FAQs About Apartment Rentals and Square Footage
How much square footage do you really need? Apartment rentals come in an array of size options—ranging from micro-studios to spacious luxury floor plans. Whether you're a solo renter, have a roommate, or are searching for family-sized new apartments, take a look at what you need to know about selecting the just-right amount of square footage.
What Does Square Footage Mean?
You already know the obvious—the more square footage (or higher the number), the larger the apartment. But does that mean you need to look at 5,000 square-foot luxury apartment rentals just to have enough space? Even though a high number may seem ideal, you may not need an excessive area for yourself or your family.
Square footage is the length times the width of a space. A perfect rectangle or square room is easy to calculate. Without bends, curves, or other obstructions all you need are the two (again, length and width) measurements. To calculate the entire square footage of an apartment, you would add the square footage of each room and usable space to get the total.
While this simple multiplication and addition calculation may seem easy enough, many apartments and homes aren't made from perfect rectangles and squares. A real estate pro (such as a licensed agent or a building manager) can guide you through the calculation process for non-linear spaces.
The realtor or manager can also explain whether the square footage of the rental includes extra spaces, such as closets and hallways, or starts from the exterior wall. Square footage calculations that begin at the building's exterior may make the rental seem larger on paper.
What Is the Average-Sized Apartment?
This common question doesn't have an exact answer. According to the U.S. Census Bureau, in 2020 the median size of a new multifamily structure built to rent was 1,075 square feet. But this doesn't mean every apartment falls somewhere around this number.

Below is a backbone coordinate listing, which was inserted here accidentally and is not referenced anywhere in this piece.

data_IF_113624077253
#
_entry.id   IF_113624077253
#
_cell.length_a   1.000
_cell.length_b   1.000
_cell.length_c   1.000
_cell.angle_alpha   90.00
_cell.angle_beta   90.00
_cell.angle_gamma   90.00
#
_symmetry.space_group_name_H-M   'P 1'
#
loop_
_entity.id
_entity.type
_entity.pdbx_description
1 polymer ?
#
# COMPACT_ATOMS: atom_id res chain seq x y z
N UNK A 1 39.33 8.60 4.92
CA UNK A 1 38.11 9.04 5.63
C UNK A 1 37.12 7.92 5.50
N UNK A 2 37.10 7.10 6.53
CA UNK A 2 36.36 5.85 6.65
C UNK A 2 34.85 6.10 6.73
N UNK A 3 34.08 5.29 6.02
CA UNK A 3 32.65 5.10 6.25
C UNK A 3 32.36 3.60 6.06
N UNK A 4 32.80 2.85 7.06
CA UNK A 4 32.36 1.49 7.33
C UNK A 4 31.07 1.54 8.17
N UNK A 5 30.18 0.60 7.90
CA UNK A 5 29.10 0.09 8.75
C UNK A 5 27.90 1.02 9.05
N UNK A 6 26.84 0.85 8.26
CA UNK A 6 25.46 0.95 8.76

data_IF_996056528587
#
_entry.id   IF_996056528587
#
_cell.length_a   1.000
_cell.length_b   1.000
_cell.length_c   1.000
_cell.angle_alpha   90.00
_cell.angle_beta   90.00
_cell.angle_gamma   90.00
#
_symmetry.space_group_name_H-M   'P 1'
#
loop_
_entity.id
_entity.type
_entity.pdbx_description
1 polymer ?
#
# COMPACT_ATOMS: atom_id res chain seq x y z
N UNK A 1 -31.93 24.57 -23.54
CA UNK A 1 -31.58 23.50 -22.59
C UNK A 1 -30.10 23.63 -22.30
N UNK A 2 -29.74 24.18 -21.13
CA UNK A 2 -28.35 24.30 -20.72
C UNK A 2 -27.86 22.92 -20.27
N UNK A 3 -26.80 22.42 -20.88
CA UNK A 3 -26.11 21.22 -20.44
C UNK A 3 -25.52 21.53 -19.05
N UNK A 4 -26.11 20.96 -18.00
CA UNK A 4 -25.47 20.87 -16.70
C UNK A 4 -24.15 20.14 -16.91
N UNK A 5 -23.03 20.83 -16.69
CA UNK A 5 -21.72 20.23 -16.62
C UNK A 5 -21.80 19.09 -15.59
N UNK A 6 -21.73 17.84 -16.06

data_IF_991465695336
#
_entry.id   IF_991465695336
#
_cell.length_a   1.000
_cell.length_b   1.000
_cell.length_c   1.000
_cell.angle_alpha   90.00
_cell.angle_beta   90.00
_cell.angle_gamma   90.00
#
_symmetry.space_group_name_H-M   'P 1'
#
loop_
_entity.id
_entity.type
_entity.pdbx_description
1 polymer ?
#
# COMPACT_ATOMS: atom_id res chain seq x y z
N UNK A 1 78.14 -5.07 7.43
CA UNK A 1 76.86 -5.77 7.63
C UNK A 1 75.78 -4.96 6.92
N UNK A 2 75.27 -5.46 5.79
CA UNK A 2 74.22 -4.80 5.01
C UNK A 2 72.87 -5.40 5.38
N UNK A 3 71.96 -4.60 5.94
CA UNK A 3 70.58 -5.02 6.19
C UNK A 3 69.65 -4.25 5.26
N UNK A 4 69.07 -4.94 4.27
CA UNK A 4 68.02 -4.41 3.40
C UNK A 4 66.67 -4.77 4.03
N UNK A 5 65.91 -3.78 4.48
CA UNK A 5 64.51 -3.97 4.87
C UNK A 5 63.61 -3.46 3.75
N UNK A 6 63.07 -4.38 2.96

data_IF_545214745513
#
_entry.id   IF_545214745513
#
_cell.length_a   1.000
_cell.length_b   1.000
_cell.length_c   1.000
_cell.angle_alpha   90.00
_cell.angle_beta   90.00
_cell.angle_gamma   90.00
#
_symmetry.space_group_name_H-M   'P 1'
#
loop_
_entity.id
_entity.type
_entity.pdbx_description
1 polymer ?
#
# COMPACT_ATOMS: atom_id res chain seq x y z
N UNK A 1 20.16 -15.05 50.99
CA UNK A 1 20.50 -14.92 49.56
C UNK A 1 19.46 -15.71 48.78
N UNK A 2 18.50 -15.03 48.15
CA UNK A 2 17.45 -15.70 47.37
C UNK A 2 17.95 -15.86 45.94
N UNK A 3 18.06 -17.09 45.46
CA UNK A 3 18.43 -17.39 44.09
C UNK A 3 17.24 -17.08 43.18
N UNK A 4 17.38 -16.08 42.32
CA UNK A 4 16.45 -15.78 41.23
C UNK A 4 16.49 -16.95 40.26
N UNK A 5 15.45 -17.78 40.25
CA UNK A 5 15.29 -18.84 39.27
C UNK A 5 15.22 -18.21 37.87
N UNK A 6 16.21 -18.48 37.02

The average apartment's square footage number varies by geographic location, type of building, and the building itself. An apartment rental structure may have multiple units available in a variety of square footage sizes. This gives you choices and allows you to match the size to your budget.
Which Square Footage Should You Choose?
There are a few factors that can impact this decision. Budget is a major consideration for some renters. A larger (higher square footage) apartment may cost more to rent than something smaller. But the keyword is "may." A small-sized luxury apartment that comes with amenities galore and bonus finishes will have a higher price-point than a larger standard or basic unit.
Along with the price, consider how many people will live in the rental. A higher number of people often equals higher square footage. When you calculate how many square feet you would like per person, also think about how much furniture each person needs and whether some household members can share one space.
For more tips on apartment rentals, work with a realtor near you.